That was the idea behind Archbishop McNicholas High School in Cincinnati’s “Day of Reflection for Peace” April 20 that started with an outdoor prayer service and included a panel discussion on violence and opportunities to paint wooden crosses for the school property or write letters of support to victims of gun violence.
Shannon Kapp, the school’s director of communications and marketing, said the day gave students the chance to “sort out a lot of thought and emotions” and do something positive. Students were not leaving campus during the day to take part in the national event, she told Catholic News Service.
At Nazareth Academy in La Grange Park, Illinois, students gathered for prayer April 20 and then had the option of participating in break-out sessions. One session led by Congressman Daniel Lipinski, D-Illinois, focused on how to contact and best communicate with elected officials and the importance of civic engagement. Other sessions focused on how to recognize signs of people who are at risk of hurting themselves and others.
Some Catholic school students were not happy their schools were not sanctioning the walkout days.
In March, the principal at St. Francis High School in Sacramento, California, wrote to parents saying: “Like other schools and districts across the nation, we have been wrestling with the type of action we should take as a school community” to the walkout, recognizing that many students want to show solidarity and express their views but also noting there are “serious safety issues presented by students leaving campus in the middle of the school day.”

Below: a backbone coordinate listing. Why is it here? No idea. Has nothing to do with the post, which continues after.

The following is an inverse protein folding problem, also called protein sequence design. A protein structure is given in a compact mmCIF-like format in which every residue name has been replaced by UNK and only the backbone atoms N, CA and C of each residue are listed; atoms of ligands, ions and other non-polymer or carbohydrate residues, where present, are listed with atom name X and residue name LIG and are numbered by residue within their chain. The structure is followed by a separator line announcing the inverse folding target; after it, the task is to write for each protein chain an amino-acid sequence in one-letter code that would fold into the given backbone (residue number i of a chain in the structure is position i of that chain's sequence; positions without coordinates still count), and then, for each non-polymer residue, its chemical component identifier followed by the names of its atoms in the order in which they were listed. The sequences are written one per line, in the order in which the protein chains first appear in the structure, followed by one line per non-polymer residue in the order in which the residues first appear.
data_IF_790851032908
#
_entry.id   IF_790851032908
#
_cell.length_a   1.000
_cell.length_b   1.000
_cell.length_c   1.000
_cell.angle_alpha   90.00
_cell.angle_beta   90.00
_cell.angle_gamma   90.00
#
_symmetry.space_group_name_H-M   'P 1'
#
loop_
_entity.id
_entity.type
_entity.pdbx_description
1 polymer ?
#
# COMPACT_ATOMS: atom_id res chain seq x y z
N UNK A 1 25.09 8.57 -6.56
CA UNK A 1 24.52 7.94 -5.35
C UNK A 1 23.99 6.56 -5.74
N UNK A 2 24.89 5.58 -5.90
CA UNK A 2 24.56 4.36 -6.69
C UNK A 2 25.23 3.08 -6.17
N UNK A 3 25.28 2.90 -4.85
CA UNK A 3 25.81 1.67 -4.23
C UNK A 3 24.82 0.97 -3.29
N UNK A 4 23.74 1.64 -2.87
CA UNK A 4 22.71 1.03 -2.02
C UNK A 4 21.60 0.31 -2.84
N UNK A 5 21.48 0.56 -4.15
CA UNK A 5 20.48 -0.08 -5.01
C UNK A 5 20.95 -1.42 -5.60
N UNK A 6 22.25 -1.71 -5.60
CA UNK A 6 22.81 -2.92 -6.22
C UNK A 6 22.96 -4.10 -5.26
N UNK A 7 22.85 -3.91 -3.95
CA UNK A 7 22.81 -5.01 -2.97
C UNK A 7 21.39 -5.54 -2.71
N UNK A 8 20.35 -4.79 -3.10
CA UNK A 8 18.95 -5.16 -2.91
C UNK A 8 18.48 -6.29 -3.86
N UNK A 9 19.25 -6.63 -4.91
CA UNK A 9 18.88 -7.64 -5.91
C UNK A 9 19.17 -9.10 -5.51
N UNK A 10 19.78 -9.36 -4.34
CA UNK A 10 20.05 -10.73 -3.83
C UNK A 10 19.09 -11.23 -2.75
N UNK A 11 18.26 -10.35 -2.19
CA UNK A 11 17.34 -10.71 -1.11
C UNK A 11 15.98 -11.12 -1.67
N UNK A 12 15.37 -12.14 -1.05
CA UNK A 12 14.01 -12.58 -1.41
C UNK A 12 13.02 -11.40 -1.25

The school, like many Catholic schools March 14, held an alternative event with a prayer service for peace and healing.
A group of students started an online petition on change.org, signed by 660 people by April 20, urging school leaders to let them “walk out in April as an independent, student-led event.” They said this on-campus event would “give our students the opportunity to choose whether they would like to be represented in the walkout, and those who would prefer not to identify with the movement may elect not to be a part of it.”
Two students from Charlotte Catholic, a diocesan high school in Charlotte, North Carolina, wrote an op-ed piece April 16 in The Charlotte Observer suggesting a change in strategies for student protests of gun violence.
“With its recent emphasis on ‘walking out,’ too much of the rhetoric surrounding student activism has pitted students against not just Congress or the NRA but also school administrators,” the students wrote. “Walkouts are a form of peaceful protest, but they call attention to the issue of gun violence by defying school rules.”
The students said administrators and teachers have also been affected by school shootings as victims and protectors and should be included in public protests or activities to curb gun violence.
“Adults who work in our schools, ” the students wrote, “are not the ones who are trying to silence our voices. Our activism is meant to draw attention to the epidemic of school shootings and to call for changes that will end it. Teachers and administrators share our goal — to make schools safe.”